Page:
Past the Guggenheim’s contemporary hub, you’ll come across a small architectural treasure. The Basilica di Santa Maria della Salute, dedicated to the Virgin Mary, was built in the 17th century after a wave of plague hit Venice. Just the exterior is worth hours of contemplation (and tons of pics), but you shouldn’t miss the opportunity to see the Titian’s altarpiece inside. Entrance is free, so what are you waiting for?
Libreria Acqua Alta
Whether you like to read or not, Libreria Acqua Alta is worth a visit. A stone’s throw away from St Mark’s Square, it has a rather unique (or Venetian) way of storing books. The store is flooded (see what I did there?) with books stacked on boats, gondolas, canoes and bathtubs. There’s no clear system, but you can always sneak a peek under the gaze of the few fat cats that live here.
Teatro La Fenice
Looking for a great performance? Go to Teatro la Fenice. Searching for a majestic theater with a fascinating history? Go to Teatro la Fenice. Want both? You guessed it – head to Teatro La Fenice.
This is, without a doubt, one of the most important opera houses not only in Venice, but in all of Italy. Just like its namesake,‘The Phoenix’, this theater has risen from its ashes after burning down in several fires. This venue is a survivor and, as such, it more than deserves a visit.
Eat and drink like a local
They say that, when in Rome, do as the Romans do, and the same applies in Venice when it comes to food. The restaurants surrounding St Mark’s Square are quite pricey so, for a cheaper option (but just as delicious), head to a cicchetteria. These typical hole in the wall restaurants are tiny and full of fantastic regional dishes.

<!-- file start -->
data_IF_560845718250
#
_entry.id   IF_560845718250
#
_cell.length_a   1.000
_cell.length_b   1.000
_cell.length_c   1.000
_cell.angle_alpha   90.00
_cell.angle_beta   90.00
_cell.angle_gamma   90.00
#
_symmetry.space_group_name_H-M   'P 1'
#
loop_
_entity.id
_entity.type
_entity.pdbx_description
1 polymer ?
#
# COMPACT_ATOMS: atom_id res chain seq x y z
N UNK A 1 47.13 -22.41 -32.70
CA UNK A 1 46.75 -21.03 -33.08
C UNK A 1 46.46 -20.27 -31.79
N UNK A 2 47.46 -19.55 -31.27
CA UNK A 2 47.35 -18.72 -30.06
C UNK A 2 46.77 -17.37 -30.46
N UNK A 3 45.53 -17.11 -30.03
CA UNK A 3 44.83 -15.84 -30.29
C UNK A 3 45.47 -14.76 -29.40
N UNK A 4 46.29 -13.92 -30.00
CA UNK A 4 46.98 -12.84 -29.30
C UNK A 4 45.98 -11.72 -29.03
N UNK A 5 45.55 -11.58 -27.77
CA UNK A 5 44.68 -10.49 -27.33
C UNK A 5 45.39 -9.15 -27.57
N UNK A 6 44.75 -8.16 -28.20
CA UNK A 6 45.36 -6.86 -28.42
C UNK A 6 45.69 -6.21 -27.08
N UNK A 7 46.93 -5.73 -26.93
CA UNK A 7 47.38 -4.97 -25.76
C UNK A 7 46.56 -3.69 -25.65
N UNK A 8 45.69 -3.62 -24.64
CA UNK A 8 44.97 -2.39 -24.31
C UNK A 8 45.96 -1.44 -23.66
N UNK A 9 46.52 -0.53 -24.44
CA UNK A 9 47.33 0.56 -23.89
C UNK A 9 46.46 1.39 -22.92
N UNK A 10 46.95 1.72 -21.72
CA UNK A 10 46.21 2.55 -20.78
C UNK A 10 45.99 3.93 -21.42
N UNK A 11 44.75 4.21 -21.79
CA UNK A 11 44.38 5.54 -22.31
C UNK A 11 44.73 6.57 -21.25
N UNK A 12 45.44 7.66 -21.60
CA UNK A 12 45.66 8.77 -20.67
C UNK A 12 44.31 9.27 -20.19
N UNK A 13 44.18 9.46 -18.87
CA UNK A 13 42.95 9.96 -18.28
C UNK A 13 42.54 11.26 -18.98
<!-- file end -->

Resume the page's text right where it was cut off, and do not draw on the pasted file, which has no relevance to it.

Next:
One of the most famous joints is Bacareto da Lele, known for its fresh cicchetti (which looks like a little panini or crostini), for all of €1. The norm is to stand up whilst eating, but you can get by with a glass of ombra (the Venetian term for a small glass of wine) or a spritz (a wine-based cocktail commonly served as an aperitif). This joint is frequented by students and locals alike on a regular basis, so you know it’s a place you can trust.
And the food fun isn’t over yet! You can find many other typical places within walking distance. Better wear something with an elasticated waistband – it’s a feast for the eyes (and belly!):
You don’t have any excuse now, open Google Maps and go try ’em all.
Transport in Venice
Public transport in Venice will come as a novelty to many tourists. How many people can say that their daily commute involves gliding along sparkling waterways?
However, truth be told, not many locals use public transport. Aside from being quite costly, it’s easy to get to most places by foot. Just make sure to pack comfortable shoes along with a good dose of willpower.
If you’re still interested in navigating the city from the water, you can take a vaporetto along the Canal Grande or Giudecca Canal. Lines 1 and 2 leave from Tronchetto (car park) or Piazzale Roma (bus station) and go through the entire Lido.
If you’re planning to visit the Venice Lagoon islands instead, you can take lines 3, 4.1, 4.2, 12, 13 or N to Murano or lines 9, 12 or N to Burano. You can also reach Torcello from Burano taking line 9 or N.
Packed with everything in this guide, you should be ready to take the city by storm. It’s time to explore Venice for yourself!